Truansea's best sailing experiences to date have with out doubt been immediately after crossing the border from NSW. Sorry cockroaches but seems your sailing weather this time was on par with your State of Origin efforts in recent times. Our entry into Southport under sail was as delightful as the few miles sailed further on to the top of North Stradbroke Is. Old memories of Moreton Bay resurfaced as we moved on up to Tangalooma Point on on Moreton Is where the dolphins welcomed us to our anchorage inside the Dring Banks. A little rain the following morning washed off any remnants of salt spray as we sailed over to Scarborough marina where we spent the week. Truansea being twice the width of monohulls of her length gave the scalpers at Scarborough marina the opportunity to fleece me for two monohull berths claiming that was all they had available. Naturally after meeting their extortive expectations it became apparent that there were several single berthing opportunities for Truansea, wiser next time. The convenience of berthing there to catch up with family and friends was worth the extra. There were several overseas yachts moored at Scarborough as it is a port of entry.
By Wednesday Truansea could wait no longer to head to Noosa to see for herself if all that I had told her along the way about her new life would be true. Sailing again was all that could be expected. Across Deception Bay and around Skirmish Point at the bottom of Bribie Is was like a Sunday sail. Then as the wind increased a few knots Truansea lifted her skirt and paralleled the shipping channel until near enough to Caloundra Head to slip between the extending reef and the fairway beacon. Three large carriers passed us as we ran up beside Bribie Island and there were several more standing off the Caloundra to Point Cartwright stretch. The contingency plan to head into Mooloolaba for the night if the wind was light went by the board when, off Point Cartwright at 14:30, Truansea sighted Noosa Head and would not be turned in early especially as she had a steady 15 knot easterly filling her sails and a fair current.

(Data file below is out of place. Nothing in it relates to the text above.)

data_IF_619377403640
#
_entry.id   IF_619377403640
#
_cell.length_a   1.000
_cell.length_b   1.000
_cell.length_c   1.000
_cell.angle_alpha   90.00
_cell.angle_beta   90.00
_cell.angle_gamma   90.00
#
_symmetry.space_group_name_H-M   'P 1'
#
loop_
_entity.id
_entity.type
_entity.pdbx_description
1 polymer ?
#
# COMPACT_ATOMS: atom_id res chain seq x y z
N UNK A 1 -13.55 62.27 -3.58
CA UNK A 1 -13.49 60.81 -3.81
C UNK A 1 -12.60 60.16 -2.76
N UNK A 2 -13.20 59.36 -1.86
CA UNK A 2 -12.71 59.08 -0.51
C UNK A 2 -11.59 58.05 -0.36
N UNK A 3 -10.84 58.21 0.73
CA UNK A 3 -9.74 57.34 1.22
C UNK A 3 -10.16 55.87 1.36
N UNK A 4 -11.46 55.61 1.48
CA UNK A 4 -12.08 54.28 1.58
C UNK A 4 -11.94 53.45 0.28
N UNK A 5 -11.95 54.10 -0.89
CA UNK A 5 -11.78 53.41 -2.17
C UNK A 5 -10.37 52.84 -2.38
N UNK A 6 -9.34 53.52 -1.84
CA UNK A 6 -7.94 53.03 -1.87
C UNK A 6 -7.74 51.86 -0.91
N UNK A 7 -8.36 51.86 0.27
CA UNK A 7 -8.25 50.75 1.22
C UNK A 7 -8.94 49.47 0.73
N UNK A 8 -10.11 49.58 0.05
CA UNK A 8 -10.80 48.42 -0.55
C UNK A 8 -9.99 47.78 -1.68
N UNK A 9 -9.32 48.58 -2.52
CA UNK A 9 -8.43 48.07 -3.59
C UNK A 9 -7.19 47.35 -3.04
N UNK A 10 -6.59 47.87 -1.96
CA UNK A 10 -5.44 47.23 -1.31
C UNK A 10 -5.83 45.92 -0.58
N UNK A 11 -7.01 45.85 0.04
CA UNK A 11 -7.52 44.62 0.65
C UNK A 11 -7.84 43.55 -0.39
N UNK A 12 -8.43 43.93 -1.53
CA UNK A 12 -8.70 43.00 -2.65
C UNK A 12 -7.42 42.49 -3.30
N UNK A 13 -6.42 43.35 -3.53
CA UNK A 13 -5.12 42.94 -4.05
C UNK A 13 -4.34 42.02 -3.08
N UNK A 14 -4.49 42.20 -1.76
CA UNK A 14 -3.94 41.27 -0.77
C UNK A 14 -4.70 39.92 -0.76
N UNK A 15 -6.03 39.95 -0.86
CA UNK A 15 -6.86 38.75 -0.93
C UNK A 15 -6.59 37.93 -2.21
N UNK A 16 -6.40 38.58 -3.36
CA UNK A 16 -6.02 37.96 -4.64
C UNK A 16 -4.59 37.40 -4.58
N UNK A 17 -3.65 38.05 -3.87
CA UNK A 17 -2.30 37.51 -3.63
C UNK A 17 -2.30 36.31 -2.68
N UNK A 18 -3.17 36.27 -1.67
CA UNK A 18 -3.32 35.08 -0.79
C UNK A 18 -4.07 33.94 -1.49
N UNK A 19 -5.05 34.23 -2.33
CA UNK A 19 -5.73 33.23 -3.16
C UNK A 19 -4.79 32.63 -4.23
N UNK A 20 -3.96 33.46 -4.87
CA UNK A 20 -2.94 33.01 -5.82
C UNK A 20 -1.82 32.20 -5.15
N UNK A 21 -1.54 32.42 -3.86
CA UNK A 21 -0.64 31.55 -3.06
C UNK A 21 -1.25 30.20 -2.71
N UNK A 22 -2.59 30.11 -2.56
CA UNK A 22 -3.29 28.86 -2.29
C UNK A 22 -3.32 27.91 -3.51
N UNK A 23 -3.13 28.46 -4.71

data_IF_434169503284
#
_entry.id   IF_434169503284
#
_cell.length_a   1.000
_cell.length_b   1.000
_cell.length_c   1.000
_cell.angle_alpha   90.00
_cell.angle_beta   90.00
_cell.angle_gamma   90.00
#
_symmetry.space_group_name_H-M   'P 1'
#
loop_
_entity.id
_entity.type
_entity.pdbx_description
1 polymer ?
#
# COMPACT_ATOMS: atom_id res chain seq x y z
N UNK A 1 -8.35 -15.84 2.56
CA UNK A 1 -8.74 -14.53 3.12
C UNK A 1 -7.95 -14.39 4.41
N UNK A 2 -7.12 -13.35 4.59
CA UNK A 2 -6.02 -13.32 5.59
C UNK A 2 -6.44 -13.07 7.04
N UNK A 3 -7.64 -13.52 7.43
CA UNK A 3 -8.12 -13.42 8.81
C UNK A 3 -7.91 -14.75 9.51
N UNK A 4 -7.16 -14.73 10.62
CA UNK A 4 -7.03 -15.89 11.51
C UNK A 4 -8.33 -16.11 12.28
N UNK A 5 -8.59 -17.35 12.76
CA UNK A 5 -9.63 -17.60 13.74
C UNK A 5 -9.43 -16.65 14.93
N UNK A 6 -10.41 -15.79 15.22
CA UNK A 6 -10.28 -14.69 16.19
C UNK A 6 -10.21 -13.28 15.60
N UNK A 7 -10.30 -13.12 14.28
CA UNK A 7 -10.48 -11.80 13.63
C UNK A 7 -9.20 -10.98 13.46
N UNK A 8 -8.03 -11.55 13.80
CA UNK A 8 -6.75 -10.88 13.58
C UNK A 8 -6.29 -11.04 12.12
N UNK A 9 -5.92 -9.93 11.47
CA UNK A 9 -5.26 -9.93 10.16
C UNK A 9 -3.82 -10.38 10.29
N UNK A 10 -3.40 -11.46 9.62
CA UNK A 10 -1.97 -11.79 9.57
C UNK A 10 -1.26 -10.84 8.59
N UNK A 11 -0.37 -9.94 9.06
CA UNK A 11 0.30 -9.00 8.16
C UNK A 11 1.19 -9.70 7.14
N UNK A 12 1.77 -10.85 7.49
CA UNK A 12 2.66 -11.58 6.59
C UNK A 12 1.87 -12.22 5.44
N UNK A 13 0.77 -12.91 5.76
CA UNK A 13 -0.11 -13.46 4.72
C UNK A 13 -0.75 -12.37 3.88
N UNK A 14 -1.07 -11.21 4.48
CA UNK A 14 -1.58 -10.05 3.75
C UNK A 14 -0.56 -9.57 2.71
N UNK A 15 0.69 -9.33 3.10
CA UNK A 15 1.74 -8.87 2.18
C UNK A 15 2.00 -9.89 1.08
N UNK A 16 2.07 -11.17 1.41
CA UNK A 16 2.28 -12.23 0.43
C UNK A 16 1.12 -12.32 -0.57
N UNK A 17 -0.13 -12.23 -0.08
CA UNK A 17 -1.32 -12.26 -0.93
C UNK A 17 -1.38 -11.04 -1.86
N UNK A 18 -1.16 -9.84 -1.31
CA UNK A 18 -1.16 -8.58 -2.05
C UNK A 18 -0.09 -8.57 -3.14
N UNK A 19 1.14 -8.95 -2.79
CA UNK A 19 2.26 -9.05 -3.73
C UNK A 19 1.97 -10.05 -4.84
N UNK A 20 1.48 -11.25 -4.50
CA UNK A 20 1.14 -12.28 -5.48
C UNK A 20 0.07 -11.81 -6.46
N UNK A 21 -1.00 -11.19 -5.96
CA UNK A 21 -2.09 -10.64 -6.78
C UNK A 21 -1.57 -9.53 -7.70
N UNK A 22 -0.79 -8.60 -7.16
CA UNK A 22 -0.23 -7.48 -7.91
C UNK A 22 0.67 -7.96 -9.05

As each Sunshine Coast icon fell astern my phone rang as we were abeam Sunrise Beach. The lovely Lyn all Xmas shopped out, after dropping Bevan off at Scarborough earlier in the morning for the final leg, was driving home and decided to head into the coast at Peregian Beach. There are a few opportunities which we regularly take advantage of when driving between Coolum and Noosa to take in the ocean vista and see if there are any sails or whales to watch. On this day to her delight something special caught her eye; several sails out to sea, seven we had counted heading south. The object of her delight was closer inshore and she soon confirmed it was Truansea. Lyn watched from her vantage point until we passed and remarked how good it was to see us this far up the coast already. Advising her that we would spend the night anchored off First Point in front of Main Beach at Noosa she was off home for the camera and managed a couple of photos as we passed the Boiling Pot. Securely anchored about 100m out from First Point and with a million dollar view of Main Beach and no doubt providing some interest for those ashore we were suddenly surrounded by 20 odd surf ski's ripping out from the beach before returning to do it all again several times in the pursuit of fitness and whatever else it does for them. Logging off with the Coast Guard and advising them of our intention to cross the bar on the high tide in the morning we prepared for dinner just as old Sol took his rest for the day.